Kink does not face the same inherent contradiction in full. It challenges society only with its sexual divergence from necessity to pleasure, from reproduction to indulgence. The ability to control reproduction and relegate to an option rather than a risk allows us to explore our sexuality without “purpose”. With no need to justify our sexual desires we become less bound to the control of others. Contraceptives have liberated women in ways we could never have imagined (Pierre‐André Chiappori and Sonia Oreffice, 2008).
We have a number of advantages over other sexual identities. We can largely blend in without compromising our sense of self. Our communities have access to far greater anonymous social networking. An expanded social vocabulary of sexual identity hard won by those who have not been able to, or have not wanted, to hide their divergence from the expressed social norms of the time.
However, this can work against us. As we are not forced to publicly declare our sexual identities simply by existing we can hide in plain sight. By not being identifiable we may escape the prejudices of the moment but we suffer disenfranchisement, especially from the economic rights granted to identifiable demographics.
Greed is good
Kink is not cheap, for many it is not only our sexual identity but also our hobby and social life. We invest vast amounts of time and funds into the development of skills and items wholly dedicated towards our own sexual exploration.
“Most lesbian and gay men in the 1960’s first discovered their homosexual desires in isolation, unaware of others, and without any resources for the naming and understanding what they felt.” (Hansen, K V. 1998)
While the first step in our empowerment might be our self identifying as part of a homogeneous group, our true strength lies in the unification of our economic identity. Where once we had to order our fetish wear through strange magazines we can now support physical stores. Sex shops now exist on Oxford street selling floggers and latex hoods.
Capitalism serves those groups who are able to wield the power of mass, we must always strive to be identified, to infiltrate the social consciousness so that more might identify with us. There is a tipping point to be reached, that which propels the unnoticed, uncared for, into the heady heights of economic engagement.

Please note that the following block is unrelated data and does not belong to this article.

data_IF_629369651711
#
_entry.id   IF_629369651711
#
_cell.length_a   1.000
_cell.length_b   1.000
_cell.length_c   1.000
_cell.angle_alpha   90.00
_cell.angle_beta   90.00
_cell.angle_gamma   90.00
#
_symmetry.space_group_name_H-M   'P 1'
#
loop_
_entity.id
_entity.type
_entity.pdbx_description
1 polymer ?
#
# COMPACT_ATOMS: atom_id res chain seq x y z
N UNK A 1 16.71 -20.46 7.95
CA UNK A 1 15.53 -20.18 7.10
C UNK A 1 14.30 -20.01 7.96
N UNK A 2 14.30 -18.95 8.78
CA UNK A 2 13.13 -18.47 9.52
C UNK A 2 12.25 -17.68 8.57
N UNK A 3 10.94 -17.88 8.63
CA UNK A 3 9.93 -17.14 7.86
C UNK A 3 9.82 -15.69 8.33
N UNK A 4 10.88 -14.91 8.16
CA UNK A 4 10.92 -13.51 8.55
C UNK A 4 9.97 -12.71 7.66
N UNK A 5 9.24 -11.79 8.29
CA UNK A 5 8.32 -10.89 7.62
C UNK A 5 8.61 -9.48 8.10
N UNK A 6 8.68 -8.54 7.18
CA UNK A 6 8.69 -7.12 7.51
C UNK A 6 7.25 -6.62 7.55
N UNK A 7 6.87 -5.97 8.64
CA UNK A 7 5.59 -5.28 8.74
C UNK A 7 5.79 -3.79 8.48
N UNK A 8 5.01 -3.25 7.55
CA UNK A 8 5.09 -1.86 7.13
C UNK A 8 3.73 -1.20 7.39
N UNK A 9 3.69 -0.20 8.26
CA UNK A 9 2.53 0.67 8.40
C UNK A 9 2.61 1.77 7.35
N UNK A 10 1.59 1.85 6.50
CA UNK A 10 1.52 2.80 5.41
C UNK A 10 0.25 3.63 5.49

This is where the second part of the argument comes to a head. By becoming a recognised, marketable demographic we can be engaged with economically. This is the true measure of acceptance by a capitalist society, can we be sold to and can we produce things of value? Meet those criteria and while social acceptance may take a while, economic acceptance is far quicker. Moralising often takes a back seat to economic gain.
The greater our representation in the mainstream the better. While it may be clumsy at first it should be taken as a positive step. Netflix shows that just miss the point, books which lack even a basic understanding of consent, fashion houses failing to credit the designers from whom they draw inspiration. All of these are imperfect ways that our community has been represented, but rather than rejecting them I suggest we embrace them. Take the flawed representations, encourage the discourse and buy the product. Reward those who try, and embrace those who succeed.
We have, and shall continue to, suffer the prejudices of sanctimonious outrage and accusations of moral corruption, but these are the hollow arguments of those rendered otherwise impotent by the inevitable march of a new, marketable demographic. Does the pub that you rent for a munch care that you wear latex underwear? No, they only care that they get paid. Does the leather supplier care what you use that hide for? No, they only care that they get paid.
Capitalist acceptance is decided on the grounds of monetary democracy. At the end of the day you add up the dollars and whichever trend, event or product has the most is valuable. We must enter into commerce with the community, this is our willing Toleranzgebuhrer (Leo W. Schwarz, 1963), our tolerance tax which we pay to wider society. Let them identify us, let them factor us into their marketing plans, let them think about our wallets with lust.
We are the leather dollar, sell to us, embrace our subculture, whisper sweet nothings into our ears as we fuck on a bed of newly discovered economic viability.
Weeks, J. Capitalism and the organisation of sex, Homosexuality: Power and Politics [Gay Left Collective], 1980.
Hubbard, Thomas K., ed. Homosexuality in Greece and Rome. California: University of California Press, 2003.
Hansen, K V. Families in the US, Philadelphia, Temple University press, 1998.
Leo W. Schwarz, Memoirs of My People, Schoken Books, New York, 1963.
Pierre‐André Chiappori and Sonia Oreffice, Journal of Political Economy, Vol. 116, No. 1, February 2008
About the Author
Will Hunt has been involved in the UK kink scene for the last 10 years; running clubs, teaching workshops, performing and generally encouraging naughty behavior wherever possible.